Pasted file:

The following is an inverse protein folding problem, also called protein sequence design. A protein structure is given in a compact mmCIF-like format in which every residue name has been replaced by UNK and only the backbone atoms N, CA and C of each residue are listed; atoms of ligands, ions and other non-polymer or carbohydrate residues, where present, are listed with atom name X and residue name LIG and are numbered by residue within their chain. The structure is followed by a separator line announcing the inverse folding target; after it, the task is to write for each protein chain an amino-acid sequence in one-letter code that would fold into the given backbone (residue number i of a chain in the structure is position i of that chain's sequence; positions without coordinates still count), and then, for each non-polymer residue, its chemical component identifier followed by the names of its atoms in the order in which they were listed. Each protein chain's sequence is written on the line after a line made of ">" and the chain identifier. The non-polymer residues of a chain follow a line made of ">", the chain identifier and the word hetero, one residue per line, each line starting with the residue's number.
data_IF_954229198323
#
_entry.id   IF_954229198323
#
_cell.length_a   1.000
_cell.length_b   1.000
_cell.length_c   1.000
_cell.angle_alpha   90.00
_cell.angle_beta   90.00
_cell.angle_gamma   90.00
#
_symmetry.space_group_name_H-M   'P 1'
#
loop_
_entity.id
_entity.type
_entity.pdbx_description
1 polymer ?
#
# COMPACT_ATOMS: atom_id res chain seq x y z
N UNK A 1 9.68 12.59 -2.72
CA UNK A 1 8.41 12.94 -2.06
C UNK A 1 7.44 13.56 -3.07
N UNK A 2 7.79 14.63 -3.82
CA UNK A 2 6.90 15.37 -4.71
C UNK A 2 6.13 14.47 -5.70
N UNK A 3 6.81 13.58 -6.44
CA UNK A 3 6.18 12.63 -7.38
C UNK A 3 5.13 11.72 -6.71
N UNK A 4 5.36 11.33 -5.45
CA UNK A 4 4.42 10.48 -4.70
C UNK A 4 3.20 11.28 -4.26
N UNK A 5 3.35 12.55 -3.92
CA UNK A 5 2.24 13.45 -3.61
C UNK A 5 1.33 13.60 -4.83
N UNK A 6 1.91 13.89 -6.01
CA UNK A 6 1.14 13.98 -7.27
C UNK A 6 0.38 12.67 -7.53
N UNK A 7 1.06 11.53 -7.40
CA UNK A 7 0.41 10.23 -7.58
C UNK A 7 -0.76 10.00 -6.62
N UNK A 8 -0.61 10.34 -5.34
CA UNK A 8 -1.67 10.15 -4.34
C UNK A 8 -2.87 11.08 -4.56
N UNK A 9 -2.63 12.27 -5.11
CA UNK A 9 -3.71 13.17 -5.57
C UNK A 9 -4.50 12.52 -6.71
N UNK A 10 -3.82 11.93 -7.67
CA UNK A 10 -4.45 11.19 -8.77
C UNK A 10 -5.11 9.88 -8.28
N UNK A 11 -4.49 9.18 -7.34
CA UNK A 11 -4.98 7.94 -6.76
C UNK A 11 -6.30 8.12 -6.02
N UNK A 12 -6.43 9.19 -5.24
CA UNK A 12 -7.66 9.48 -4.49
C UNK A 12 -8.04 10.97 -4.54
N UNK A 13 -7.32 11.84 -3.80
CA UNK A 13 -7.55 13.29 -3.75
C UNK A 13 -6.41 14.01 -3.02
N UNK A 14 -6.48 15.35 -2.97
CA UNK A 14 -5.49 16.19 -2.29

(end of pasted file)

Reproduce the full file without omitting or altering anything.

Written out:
The following is an inverse protein folding problem, also called protein sequence design. A protein structure is given in a compact mmCIF-like format in which every residue name has been replaced by UNK and only the backbone atoms N, CA and C of each residue are listed; atoms of ligands, ions and other non-polymer or carbohydrate residues, where present, are listed with atom name X and residue name LIG and are numbered by residue within their chain. The structure is followed by a separator line announcing the inverse folding target; after it, the task is to write for each protein chain an amino-acid sequence in one-letter code that would fold into the given backbone (residue number i of a chain in the structure is position i of that chain's sequence; positions without coordinates still count), and then, for each non-polymer residue, its chemical component identifier followed by the names of its atoms in the order in which they were listed. Each protein chain's sequence is written on the line after a line made of ">" and the chain identifier. The non-polymer residues of a chain follow a line made of ">", the chain identifier and the word hetero, one residue per line, each line starting with the residue's number.
data_IF_954229198323
#
_entry.id   IF_954229198323
#
_cell.length_a   1.000
_cell.length_b   1.000
_cell.length_c   1.000
_cell.angle_alpha   90.00
_cell.angle_beta   90.00
_cell.angle_gamma   90.00
#
_symmetry.space_group_name_H-M   'P 1'
#
loop_
_entity.id
_entity.type
_entity.pdbx_description
1 polymer ?
#
# COMPACT_ATOMS: atom_id res chain seq x y z
N UNK A 1 9.68 12.59 -2.72
CA UNK A 1 8.41 12.94 -2.06
C UNK A 1 7.44 13.56 -3.07
N UNK A 2 7.79 14.63 -3.82
CA UNK A 2 6.90 15.37 -4.71
C UNK A 2 6.13 14.47 -5.70
N UNK A 3 6.81 13.58 -6.44
CA UNK A 3 6.18 12.63 -7.38
C UNK A 3 5.13 11.72 -6.71
N UNK A 4 5.36 11.33 -5.45
CA UNK A 4 4.42 10.48 -4.70
C UNK A 4 3.20 11.28 -4.26
N UNK A 5 3.35 12.55 -3.92
CA UNK A 5 2.24 13.45 -3.61
C UNK A 5 1.33 13.60 -4.83
N UNK A 6 1.91 13.89 -6.01
CA UNK A 6 1.14 13.98 -7.27
C UNK A 6 0.38 12.67 -7.53
N UNK A 7 1.06 11.53 -7.40
CA UNK A 7 0.41 10.23 -7.58
C UNK A 7 -0.76 10.00 -6.62
N UNK A 8 -0.61 10.34 -5.34
CA UNK A 8 -1.67 10.15 -4.34
C UNK A 8 -2.87 11.08 -4.56
N UNK A 9 -2.63 12.27 -5.11
CA UNK A 9 -3.71 13.17 -5.57
C UNK A 9 -4.50 12.52 -6.71
N UNK A 10 -3.82 11.93 -7.67
CA UNK A 10 -4.45 11.19 -8.77
C UNK A 10 -5.11 9.88 -8.28
N UNK A 11 -4.49 9.18 -7.34
CA UNK A 11 -4.98 7.94 -6.76
C UNK A 11 -6.30 8.12 -6.02
N UNK A 12 -6.43 9.19 -5.24
CA UNK A 12 -7.66 9.48 -4.49
C UNK A 12 -8.04 10.97 -4.54
N UNK A 13 -7.32 11.84 -3.80
CA UNK A 13 -7.55 13.29 -3.75
C UNK A 13 -6.41 14.01 -3.02
N UNK A 14 -6.48 15.35 -2.97
CA UNK A 14 -5.49 16.19 -2.29